WR- Randall Cobb- Cobb enjoyed a breakout season last year, and much of that breakout happened on fantasy teams that I owned.  Cobb led the Packers in receptions and yards, while using his versatility to be an effective returner and a rusher out of the shotgun formation.  Cobb’s quarterback, Aaron Rodgers, has predicted a 100 catch season for him and an even bigger breakout in 2013.  Cobb has always reminded me of a slightly taller Percy Harvin with more refined receiving skills and more of an ability to stay healthy and avoid smoking weed encountering off the field troubles.  I expect Cobb to continue his rise to superstardom, especially considering that the top 3 receivers should get a much bigger ratio of the snaps than any group of 3 WRs since Aaron Rodgers’ arrival.

Bottom Line: I see somewhere between 95-105 catches for a healthy (?) Randall Cobb with between 10-20 rushes for 1200-1250 total yards and 8-11 total TDs.  I think that there are clearly 4 WRs that are truly elite (Calvin Johnson, AJ Green, Dez Bryant, Brandon Marshall) from a fantasy perspective and that Cobb (especially in point-per-reception formats) is the leader of that next tier of wide receivers.  I would target Cobb at the beginning of the 3rd round.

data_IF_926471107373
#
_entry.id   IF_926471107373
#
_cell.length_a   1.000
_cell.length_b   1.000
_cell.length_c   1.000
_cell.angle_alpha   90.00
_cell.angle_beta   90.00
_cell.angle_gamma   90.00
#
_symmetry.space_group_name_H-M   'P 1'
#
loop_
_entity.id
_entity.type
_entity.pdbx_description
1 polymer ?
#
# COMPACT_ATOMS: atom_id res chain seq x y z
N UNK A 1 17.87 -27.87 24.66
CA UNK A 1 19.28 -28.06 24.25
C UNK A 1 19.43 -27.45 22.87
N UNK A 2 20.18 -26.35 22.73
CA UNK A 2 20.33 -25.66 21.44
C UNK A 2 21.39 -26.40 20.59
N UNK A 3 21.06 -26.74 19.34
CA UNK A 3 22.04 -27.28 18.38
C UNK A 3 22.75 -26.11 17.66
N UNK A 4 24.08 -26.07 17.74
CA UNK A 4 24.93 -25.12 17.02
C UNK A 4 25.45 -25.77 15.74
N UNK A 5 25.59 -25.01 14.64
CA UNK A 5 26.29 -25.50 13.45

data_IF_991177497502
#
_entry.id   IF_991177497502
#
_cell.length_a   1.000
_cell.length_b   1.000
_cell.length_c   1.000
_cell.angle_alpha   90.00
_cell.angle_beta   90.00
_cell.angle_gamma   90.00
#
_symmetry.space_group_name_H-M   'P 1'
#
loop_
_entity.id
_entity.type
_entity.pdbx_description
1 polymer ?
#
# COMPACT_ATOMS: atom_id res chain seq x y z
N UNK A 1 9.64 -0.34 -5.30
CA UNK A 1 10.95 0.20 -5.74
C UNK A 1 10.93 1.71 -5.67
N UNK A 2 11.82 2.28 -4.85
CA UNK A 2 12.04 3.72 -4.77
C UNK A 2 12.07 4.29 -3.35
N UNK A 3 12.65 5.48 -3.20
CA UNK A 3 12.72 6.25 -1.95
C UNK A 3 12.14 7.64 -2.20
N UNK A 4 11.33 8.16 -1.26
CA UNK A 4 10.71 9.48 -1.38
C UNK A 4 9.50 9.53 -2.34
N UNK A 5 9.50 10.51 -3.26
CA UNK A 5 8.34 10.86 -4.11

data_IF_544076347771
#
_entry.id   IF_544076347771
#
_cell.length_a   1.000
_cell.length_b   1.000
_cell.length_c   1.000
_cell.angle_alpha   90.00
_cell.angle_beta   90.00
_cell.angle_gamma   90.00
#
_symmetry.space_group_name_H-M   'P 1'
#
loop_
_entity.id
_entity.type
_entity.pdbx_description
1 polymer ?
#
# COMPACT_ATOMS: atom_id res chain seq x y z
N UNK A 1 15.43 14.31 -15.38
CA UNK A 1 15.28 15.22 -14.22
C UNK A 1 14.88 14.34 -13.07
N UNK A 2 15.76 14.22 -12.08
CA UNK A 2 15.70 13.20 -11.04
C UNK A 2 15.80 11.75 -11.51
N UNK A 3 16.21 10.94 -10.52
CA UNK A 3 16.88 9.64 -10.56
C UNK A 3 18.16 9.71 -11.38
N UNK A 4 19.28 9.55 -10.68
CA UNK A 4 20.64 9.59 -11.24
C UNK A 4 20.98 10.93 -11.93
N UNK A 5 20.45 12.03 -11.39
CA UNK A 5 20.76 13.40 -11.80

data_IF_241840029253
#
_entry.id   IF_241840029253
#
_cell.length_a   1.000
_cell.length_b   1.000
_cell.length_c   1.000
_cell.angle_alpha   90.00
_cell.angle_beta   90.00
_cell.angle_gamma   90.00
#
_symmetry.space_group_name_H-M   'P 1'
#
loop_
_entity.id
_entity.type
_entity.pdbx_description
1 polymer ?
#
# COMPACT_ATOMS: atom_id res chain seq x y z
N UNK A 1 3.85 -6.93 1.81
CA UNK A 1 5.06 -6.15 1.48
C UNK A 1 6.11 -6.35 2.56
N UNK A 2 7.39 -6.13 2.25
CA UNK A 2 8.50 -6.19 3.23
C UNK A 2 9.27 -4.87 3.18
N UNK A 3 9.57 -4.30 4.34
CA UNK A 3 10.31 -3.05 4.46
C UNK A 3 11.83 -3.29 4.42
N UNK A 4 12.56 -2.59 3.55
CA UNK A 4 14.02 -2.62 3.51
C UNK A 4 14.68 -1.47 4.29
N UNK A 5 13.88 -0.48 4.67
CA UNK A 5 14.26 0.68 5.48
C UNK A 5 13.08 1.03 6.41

WR- Jordy Nelson- Jordy Nelson had a monster (15 TD) season in 2011.  He emerged as a clear deep threat for the Packers and Aaron Rodgers and received top 5 WR consideration in drafts before last season.  Nelson fought through injury issues last season and was inactive on a semi-regular basis.  He appears to be healthy this season and will be ready for week one after undergoing a nerve release surgery on his knee in training camp.  There is certainly cause for trepidation when one considers than Nelson didn’t spend a whole lot of time in with Rodgers in camp.

Bottom Line: Nelson should have a bounce back season.  I think that Packers fans should assume to get between 14-15 games from Nelson this season, totaling somewhere around 1100 yards with between 9.13 TDs.  He’s still a 6’3″ red zone threat with great speed, and if he can stay healthy should be the benefit of the newfound play action game.  I was able to get Nelson in 2 leagues this year finding value in him as a second receiver any where between rounds 5-7.